Gordon Willis arguably created the “look” of what we now define as the 1970s in movies. At the apex of New Hollywood, that glorious period between Bonnie and Clyde and Star Wars (though Apocalypse Now is perhaps like the epilogue of the era), Francis Ford Coppola’s The Godfather films became simultaneously the most popular films in the world as well as the most critically acclaimed films, which is a difficult feat. A lot of that is thanks to Willis, who created a noir feel using color and darkness working in tandem.
His golden hued photography and penchant for stark-contrast lighting lent an air of classic romanticism to The Godfather trilogy. The opening scene of The Godfather set the tone for the next eight years of American films; the camera is uncomfortably close to the face of an Italian-American man, talking about how he loves America, his skin a sallow glowing patch against a background of black. The camera slowly zooms back, so slowly you almost don’t notice it at first, as the man talks about betrayal, violence, and the corrupt justice system until we arrive beside a powerful silhouette — Marlon Brando’s Don, Vito Corleone. The first man gets up and walks over to Corleone to whisper in his ear, and the camera finally moves, showing us the face of hope, justice, power, and vengeance.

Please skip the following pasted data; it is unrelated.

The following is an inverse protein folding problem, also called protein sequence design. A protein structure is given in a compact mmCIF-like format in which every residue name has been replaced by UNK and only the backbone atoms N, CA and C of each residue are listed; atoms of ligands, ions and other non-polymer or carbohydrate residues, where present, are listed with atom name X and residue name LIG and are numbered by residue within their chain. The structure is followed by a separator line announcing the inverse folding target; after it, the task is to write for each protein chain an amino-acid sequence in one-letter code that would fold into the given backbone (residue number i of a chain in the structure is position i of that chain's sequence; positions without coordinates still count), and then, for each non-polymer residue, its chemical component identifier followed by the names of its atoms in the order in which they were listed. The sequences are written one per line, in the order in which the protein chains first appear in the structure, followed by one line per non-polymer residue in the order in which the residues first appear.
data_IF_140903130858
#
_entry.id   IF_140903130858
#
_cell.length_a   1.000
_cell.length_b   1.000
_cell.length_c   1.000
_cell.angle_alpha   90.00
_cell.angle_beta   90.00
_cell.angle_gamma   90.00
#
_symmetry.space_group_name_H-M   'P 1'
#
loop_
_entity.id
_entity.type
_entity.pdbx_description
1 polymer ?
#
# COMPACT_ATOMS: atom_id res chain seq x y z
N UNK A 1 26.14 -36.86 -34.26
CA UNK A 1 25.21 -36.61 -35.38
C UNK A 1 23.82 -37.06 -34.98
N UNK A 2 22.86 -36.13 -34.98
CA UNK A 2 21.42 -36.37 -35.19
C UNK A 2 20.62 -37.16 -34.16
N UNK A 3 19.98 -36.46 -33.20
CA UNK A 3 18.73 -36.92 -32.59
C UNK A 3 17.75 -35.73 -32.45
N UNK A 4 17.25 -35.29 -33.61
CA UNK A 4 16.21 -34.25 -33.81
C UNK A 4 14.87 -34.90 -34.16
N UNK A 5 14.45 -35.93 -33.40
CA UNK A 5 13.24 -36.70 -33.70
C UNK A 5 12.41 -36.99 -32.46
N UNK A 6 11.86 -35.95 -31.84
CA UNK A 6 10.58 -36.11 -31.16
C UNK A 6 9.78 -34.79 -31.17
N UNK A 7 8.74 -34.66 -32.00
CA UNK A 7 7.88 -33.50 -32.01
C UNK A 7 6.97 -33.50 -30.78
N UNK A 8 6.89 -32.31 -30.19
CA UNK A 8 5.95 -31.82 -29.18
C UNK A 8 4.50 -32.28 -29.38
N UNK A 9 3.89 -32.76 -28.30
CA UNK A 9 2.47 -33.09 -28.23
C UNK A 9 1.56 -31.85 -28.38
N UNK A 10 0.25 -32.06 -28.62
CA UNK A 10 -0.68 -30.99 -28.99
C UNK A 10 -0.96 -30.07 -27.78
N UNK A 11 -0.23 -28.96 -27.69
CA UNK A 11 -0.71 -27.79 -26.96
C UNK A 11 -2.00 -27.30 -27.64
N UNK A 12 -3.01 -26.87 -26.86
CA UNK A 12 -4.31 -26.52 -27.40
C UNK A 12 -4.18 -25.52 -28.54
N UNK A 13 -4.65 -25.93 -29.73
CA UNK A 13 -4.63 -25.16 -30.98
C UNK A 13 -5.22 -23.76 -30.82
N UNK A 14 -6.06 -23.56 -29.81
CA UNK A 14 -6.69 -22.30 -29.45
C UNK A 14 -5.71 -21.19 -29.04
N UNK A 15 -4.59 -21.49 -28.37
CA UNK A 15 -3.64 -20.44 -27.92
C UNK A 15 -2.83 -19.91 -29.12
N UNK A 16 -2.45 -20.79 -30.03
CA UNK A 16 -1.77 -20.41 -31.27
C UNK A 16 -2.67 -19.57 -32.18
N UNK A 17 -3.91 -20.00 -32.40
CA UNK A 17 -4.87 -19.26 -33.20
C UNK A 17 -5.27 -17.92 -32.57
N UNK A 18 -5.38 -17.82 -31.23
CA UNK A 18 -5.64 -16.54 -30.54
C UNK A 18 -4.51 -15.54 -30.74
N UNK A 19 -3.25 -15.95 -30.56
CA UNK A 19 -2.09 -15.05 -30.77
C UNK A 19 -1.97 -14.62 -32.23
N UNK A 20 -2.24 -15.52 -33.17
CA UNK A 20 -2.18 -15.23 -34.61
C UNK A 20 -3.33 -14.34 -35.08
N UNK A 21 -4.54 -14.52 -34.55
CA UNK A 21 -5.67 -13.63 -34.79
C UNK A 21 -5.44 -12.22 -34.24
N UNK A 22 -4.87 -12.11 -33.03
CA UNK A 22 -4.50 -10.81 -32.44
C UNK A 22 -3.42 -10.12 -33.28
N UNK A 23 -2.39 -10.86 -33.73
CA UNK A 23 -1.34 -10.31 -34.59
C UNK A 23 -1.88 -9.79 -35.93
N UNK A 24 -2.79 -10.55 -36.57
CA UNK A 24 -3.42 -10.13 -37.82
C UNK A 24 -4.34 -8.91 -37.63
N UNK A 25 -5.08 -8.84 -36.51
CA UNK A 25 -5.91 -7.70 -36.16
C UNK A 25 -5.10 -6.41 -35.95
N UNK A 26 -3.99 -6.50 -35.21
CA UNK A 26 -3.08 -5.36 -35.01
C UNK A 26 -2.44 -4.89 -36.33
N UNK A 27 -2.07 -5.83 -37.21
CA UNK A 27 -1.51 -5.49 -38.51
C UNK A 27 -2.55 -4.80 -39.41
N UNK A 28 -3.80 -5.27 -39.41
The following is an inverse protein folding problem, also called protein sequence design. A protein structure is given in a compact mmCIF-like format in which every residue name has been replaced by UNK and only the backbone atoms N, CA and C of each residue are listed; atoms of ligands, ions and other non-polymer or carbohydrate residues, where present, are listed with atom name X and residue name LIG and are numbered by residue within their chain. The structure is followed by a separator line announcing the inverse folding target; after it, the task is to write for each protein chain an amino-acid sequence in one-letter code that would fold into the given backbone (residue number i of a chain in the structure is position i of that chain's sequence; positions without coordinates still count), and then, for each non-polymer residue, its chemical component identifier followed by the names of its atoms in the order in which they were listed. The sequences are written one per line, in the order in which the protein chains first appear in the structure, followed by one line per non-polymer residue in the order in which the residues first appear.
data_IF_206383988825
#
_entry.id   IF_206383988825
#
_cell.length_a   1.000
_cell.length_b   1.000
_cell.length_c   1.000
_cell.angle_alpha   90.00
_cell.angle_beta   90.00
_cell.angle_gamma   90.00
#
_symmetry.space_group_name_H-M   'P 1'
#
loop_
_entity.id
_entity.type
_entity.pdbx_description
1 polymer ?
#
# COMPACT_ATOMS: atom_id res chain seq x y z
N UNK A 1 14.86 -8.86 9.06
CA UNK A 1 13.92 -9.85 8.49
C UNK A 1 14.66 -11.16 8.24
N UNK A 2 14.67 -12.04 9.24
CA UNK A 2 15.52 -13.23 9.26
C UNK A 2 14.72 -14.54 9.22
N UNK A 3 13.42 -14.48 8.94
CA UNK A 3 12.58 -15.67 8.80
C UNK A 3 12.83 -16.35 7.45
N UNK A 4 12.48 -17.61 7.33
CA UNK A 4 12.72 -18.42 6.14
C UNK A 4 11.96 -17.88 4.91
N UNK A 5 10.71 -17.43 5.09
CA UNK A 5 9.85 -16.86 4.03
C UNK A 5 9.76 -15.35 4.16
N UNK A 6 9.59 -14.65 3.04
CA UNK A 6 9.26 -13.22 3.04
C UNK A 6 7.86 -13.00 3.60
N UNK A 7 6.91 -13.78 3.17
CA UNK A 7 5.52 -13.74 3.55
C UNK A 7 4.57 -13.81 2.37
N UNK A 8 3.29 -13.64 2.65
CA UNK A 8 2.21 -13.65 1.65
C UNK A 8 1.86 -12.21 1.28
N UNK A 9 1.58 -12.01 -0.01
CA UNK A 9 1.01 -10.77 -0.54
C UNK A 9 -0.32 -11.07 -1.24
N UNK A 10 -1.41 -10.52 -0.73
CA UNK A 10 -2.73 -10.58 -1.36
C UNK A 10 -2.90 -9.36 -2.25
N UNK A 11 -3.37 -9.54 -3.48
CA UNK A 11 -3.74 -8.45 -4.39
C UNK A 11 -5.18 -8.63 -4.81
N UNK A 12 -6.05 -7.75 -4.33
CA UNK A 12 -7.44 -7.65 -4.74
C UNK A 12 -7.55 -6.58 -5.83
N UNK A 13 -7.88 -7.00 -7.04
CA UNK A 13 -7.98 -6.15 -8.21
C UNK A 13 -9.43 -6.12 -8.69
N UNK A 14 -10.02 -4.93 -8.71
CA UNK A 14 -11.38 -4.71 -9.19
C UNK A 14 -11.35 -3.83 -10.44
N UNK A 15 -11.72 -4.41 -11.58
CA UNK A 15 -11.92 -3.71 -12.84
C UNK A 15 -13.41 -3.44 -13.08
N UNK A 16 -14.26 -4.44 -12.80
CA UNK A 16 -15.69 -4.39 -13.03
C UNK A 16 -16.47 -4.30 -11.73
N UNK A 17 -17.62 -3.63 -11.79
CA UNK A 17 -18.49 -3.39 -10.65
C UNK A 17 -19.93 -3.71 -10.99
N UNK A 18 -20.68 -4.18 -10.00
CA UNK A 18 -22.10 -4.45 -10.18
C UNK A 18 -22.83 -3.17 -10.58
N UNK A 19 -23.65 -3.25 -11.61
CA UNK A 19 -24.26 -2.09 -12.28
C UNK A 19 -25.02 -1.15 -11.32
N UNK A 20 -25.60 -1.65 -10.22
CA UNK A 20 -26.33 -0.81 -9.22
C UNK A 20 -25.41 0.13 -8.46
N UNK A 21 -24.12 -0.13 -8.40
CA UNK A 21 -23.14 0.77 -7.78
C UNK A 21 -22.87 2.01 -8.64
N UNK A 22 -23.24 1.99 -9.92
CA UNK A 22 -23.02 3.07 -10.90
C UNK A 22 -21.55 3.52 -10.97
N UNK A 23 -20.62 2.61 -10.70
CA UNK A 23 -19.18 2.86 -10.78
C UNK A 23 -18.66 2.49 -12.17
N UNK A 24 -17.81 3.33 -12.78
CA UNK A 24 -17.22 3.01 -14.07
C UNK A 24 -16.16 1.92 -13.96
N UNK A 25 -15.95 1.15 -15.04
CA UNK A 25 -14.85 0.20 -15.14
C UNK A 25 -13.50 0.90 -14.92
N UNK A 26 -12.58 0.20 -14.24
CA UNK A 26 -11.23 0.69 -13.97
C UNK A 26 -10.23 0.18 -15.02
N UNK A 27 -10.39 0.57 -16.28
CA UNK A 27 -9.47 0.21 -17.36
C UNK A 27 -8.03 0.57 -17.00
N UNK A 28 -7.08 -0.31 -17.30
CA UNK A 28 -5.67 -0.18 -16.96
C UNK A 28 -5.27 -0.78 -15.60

The entire scene unfolds with a sense of grace and elegance that has never been matched. Enveloped in mystery, careful and calculated but not stilted, the scene commands your attention with its quietude and imagery, at once stark and noirish yet somehow soft, like a fever dream of warm colors. Brando is a looming shroud, as much a legend manifested as he is a man; the dark heart of capitalism rendered in flesh. The darkened hollows of his eyes suggest an ineffable emptiness.